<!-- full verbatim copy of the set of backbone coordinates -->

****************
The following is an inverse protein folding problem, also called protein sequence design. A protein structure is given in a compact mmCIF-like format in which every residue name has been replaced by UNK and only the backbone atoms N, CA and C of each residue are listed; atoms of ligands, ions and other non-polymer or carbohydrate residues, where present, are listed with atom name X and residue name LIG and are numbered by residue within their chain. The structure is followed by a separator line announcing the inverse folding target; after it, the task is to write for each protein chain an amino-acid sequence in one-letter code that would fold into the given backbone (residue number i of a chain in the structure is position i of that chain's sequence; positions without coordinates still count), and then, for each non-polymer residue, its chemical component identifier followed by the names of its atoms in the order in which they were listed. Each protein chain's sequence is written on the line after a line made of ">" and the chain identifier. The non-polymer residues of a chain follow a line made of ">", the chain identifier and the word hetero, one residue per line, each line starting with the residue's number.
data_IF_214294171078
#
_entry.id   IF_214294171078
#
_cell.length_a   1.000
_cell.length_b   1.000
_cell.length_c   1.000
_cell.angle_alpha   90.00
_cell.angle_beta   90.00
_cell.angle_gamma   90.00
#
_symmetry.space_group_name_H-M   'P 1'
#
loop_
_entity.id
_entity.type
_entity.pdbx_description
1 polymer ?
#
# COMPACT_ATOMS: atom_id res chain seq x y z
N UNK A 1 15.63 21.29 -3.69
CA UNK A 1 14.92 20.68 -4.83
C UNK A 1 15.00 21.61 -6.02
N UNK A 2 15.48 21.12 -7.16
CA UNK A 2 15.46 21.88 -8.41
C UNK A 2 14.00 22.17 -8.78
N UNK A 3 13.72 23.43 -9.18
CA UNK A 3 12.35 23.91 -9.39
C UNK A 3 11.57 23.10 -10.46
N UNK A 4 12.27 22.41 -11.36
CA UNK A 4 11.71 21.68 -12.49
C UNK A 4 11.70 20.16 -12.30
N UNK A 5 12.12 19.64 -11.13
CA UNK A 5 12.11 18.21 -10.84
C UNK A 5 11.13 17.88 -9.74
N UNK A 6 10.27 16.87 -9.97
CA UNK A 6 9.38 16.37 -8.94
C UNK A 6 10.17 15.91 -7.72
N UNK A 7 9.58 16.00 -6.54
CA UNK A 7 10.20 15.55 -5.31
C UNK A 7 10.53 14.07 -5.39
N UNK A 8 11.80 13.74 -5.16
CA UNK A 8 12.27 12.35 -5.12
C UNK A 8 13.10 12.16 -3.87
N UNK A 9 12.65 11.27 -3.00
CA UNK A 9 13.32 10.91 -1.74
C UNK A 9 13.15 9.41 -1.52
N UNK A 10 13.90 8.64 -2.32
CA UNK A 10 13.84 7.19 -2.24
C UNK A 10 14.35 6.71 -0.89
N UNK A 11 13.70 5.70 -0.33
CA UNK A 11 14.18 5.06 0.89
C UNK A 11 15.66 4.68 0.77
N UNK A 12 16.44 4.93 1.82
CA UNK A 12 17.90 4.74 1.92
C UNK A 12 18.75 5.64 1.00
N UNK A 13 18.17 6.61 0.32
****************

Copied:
The following is an inverse protein folding problem, also called protein sequence design. A protein structure is given in a compact mmCIF-like format in which every residue name has been replaced by UNK and only the backbone atoms N, CA and C of each residue are listed; atoms of ligands, ions and other non-polymer or carbohydrate residues, where present, are listed with atom name X and residue name LIG and are numbered by residue within their chain. The structure is followed by a separator line announcing the inverse folding target; after it, the task is to write for each protein chain an amino-acid sequence in one-letter code that would fold into the given backbone (residue number i of a chain in the structure is position i of that chain's sequence; positions without coordinates still count), and then, for each non-polymer residue, its chemical component identifier followed by the names of its atoms in the order in which they were listed. Each protein chain's sequence is written on the line after a line made of ">" and the chain identifier. The non-polymer residues of a chain follow a line made of ">", the chain identifier and the word hetero, one residue per line, each line starting with the residue's number.
data_IF_214294171078
#
_entry.id   IF_214294171078
#
_cell.length_a   1.000
_cell.length_b   1.000
_cell.length_c   1.000
_cell.angle_alpha   90.00
_cell.angle_beta   90.00
_cell.angle_gamma   90.00
#
_symmetry.space_group_name_H-M   'P 1'
#
loop_
_entity.id
_entity.type
_entity.pdbx_description
1 polymer ?
#
# COMPACT_ATOMS: atom_id res chain seq x y z
N UNK A 1 15.63 21.29 -3.69
CA UNK A 1 14.92 20.68 -4.83
C UNK A 1 15.00 21.61 -6.02
N UNK A 2 15.48 21.12 -7.16
CA UNK A 2 15.46 21.88 -8.41
C UNK A 2 14.00 22.17 -8.78
N UNK A 3 13.72 23.43 -9.18
CA UNK A 3 12.35 23.91 -9.39
C UNK A 3 11.57 23.10 -10.46
N UNK A 4 12.27 22.41 -11.36
CA UNK A 4 11.71 21.68 -12.49
C UNK A 4 11.70 20.16 -12.30
N UNK A 5 12.12 19.64 -11.13
CA UNK A 5 12.11 18.21 -10.84
C UNK A 5 11.13 17.88 -9.74
N UNK A 6 10.27 16.87 -9.97
CA UNK A 6 9.38 16.37 -8.94
C UNK A 6 10.17 15.91 -7.72
N UNK A 7 9.58 16.00 -6.54
CA UNK A 7 10.20 15.55 -5.31
C UNK A 7 10.53 14.07 -5.39
N UNK A 8 11.80 13.74 -5.16
CA UNK A 8 12.27 12.35 -5.12
C UNK A 8 13.10 12.16 -3.87
N UNK A 9 12.65 11.27 -3.00
CA UNK A 9 13.32 10.91 -1.74
C UNK A 9 13.15 9.41 -1.52
N UNK A 10 13.90 8.64 -2.32
CA UNK A 10 13.84 7.19 -2.24
C UNK A 10 14.35 6.71 -0.89
N UNK A 11 13.70 5.70 -0.33
CA UNK A 11 14.18 5.06 0.89
C UNK A 11 15.66 4.68 0.77
N UNK A 12 16.44 4.93 1.82
CA UNK A 12 17.90 4.74 1.92
C UNK A 12 18.75 5.64 1.00
N UNK A 13 18.17 6.61 0.32